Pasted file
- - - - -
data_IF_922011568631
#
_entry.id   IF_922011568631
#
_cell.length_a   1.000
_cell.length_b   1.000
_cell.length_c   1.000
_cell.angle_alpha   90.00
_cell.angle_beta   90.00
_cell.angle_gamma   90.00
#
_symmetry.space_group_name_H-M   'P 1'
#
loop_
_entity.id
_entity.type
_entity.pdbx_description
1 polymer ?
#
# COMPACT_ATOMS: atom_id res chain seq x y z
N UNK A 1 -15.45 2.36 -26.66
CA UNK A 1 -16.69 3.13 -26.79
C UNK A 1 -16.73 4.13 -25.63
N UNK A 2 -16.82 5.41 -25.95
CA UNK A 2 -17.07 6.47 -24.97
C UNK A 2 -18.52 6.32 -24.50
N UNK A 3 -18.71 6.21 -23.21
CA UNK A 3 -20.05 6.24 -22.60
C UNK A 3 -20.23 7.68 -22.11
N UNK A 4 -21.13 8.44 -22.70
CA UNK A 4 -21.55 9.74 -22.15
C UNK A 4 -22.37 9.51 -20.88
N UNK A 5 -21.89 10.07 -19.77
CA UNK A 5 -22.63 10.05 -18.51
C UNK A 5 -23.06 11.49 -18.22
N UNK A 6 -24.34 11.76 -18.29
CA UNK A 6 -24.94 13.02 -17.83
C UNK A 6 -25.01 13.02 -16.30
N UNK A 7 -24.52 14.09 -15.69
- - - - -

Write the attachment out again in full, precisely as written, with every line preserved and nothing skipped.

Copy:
data_IF_922011568631
#
_entry.id   IF_922011568631
#
_cell.length_a   1.000
_cell.length_b   1.000
_cell.length_c   1.000
_cell.angle_alpha   90.00
_cell.angle_beta   90.00
_cell.angle_gamma   90.00
#
_symmetry.space_group_name_H-M   'P 1'
#
loop_
_entity.id
_entity.type
_entity.pdbx_description
1 polymer ?
#
# COMPACT_ATOMS: atom_id res chain seq x y z
N UNK A 1 -15.45 2.36 -26.66
CA UNK A 1 -16.69 3.13 -26.79
C UNK A 1 -16.73 4.13 -25.63
N UNK A 2 -16.82 5.41 -25.95
CA UNK A 2 -17.07 6.47 -24.97
C UNK A 2 -18.52 6.32 -24.50
N UNK A 3 -18.71 6.21 -23.21
CA UNK A 3 -20.05 6.24 -22.60
C UNK A 3 -20.23 7.68 -22.11
N UNK A 4 -21.13 8.44 -22.70
CA UNK A 4 -21.55 9.74 -22.15
C UNK A 4 -22.37 9.51 -20.88
N UNK A 5 -21.89 10.07 -19.77
CA UNK A 5 -22.63 10.05 -18.51
C UNK A 5 -23.06 11.49 -18.22
N UNK A 6 -24.34 11.76 -18.29
CA UNK A 6 -24.94 13.02 -17.83
C UNK A 6 -25.01 13.02 -16.30
N UNK A 7 -24.52 14.09 -15.69